“Cities can provide something for everybody when created by everybody,'' remarked Jane Jacobs. This studio exercise focused on a set of interrelated choices i.e. housing, livelihood and transport made by residents, that shape not only their lives, but collectively the city. The final output was an individual analytical presentation (supported by graphs, tables, maps, photos and narrative quotes) showing housing, work and transport choices exercised by households, within the socio-economic options available to them. The analysis of these ‘preferences and trade-offs’ was supported by stagewise weekly exploration of concepts of housing, transport and jobs / livelihoods, which in the end were interwoven together by each student to understand the choices and choice constraints for different socio-economic/ occupational/ age/gender groups in society.
For urban professionals to be effective, it becomes important that they understand: How do people (from different walks of life), decide to reside, work and move about in the city? Every choice is essentially a trade-off and there is an opportunity cost involved for each choice and trade-off made. In an urban setting, the available transport and housing choices (and choice constraints) determine which jobs/work opportunities can be easily accessed with least direct and indirect (transaction) costs. These ‘available ‘choices’ and ‘choice constraints’ dictate the day-to-day movement, everyday lifestyles, developmental goals of people. The availability of ‘wide ranging choice’ options to a few, while relatively very few options to others is what creates ‘inequity in the city’.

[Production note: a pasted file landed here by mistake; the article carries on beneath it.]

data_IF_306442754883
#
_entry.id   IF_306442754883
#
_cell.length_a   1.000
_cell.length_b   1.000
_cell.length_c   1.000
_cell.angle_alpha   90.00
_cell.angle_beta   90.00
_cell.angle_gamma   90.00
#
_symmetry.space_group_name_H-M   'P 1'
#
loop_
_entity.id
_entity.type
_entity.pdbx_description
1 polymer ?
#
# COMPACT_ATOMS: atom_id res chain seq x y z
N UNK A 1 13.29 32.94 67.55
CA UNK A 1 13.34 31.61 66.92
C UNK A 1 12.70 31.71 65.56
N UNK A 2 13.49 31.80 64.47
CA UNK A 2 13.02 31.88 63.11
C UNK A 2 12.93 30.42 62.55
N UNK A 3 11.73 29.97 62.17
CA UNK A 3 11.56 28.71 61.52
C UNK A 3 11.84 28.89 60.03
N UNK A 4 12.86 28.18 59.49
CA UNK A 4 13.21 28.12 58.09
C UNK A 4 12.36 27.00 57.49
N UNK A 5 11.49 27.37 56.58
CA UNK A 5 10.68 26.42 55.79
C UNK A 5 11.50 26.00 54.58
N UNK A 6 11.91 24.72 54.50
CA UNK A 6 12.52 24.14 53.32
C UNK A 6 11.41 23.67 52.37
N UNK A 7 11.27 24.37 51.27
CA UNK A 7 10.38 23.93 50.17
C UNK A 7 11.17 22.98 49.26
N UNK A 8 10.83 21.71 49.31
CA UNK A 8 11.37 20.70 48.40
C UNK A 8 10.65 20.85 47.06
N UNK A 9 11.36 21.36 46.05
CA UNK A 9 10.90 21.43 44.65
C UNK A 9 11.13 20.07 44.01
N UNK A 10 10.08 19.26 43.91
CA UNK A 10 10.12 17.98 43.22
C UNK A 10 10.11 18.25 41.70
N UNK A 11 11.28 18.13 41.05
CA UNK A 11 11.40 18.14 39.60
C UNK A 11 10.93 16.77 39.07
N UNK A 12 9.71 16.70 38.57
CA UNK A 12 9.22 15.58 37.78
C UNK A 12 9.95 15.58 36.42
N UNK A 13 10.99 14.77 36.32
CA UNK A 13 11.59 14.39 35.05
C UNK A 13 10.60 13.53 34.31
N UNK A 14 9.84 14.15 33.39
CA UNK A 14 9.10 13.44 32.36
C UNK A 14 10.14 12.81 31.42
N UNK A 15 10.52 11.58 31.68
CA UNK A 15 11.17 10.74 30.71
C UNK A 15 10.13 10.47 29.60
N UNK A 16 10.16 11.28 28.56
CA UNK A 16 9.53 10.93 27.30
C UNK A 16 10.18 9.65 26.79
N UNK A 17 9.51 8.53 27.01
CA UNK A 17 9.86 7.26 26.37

All the three components of this exercise, involved gaining an understanding through macro and micro level exploration using both quantitative and qualitative methods, namely: 1) Developing a comparative understanding of city context using ward, city and district level data sets from census on workforce, housing and transport respectively; 2) Understanding of household level choices, choice constraints and trade-offs by collecting and analysing - household survey data of 30 to 40 households using convenience sampling, by each student in their respective cities; 3) Understanding the complexity of decision factors, conditions and relationships between work-residence- transport decisions using qualitative exploration through oral histories /interviews with the selected cases .
Thus, future professionals were sensitised to make them understand the diversity of factors influencing choices (essentially emerging out of trade-offs) through quantitative and qualitative explorations. Incomes were found to be a major determinant influencing ‘housing and transport’ choices but there were other factors like distance to work, education, people’s aspirations, household composition, etc. Incomes themselves were influenced by jobs/work opportunities, skill sets, locations / conditions of work, household characteristics and skill sets.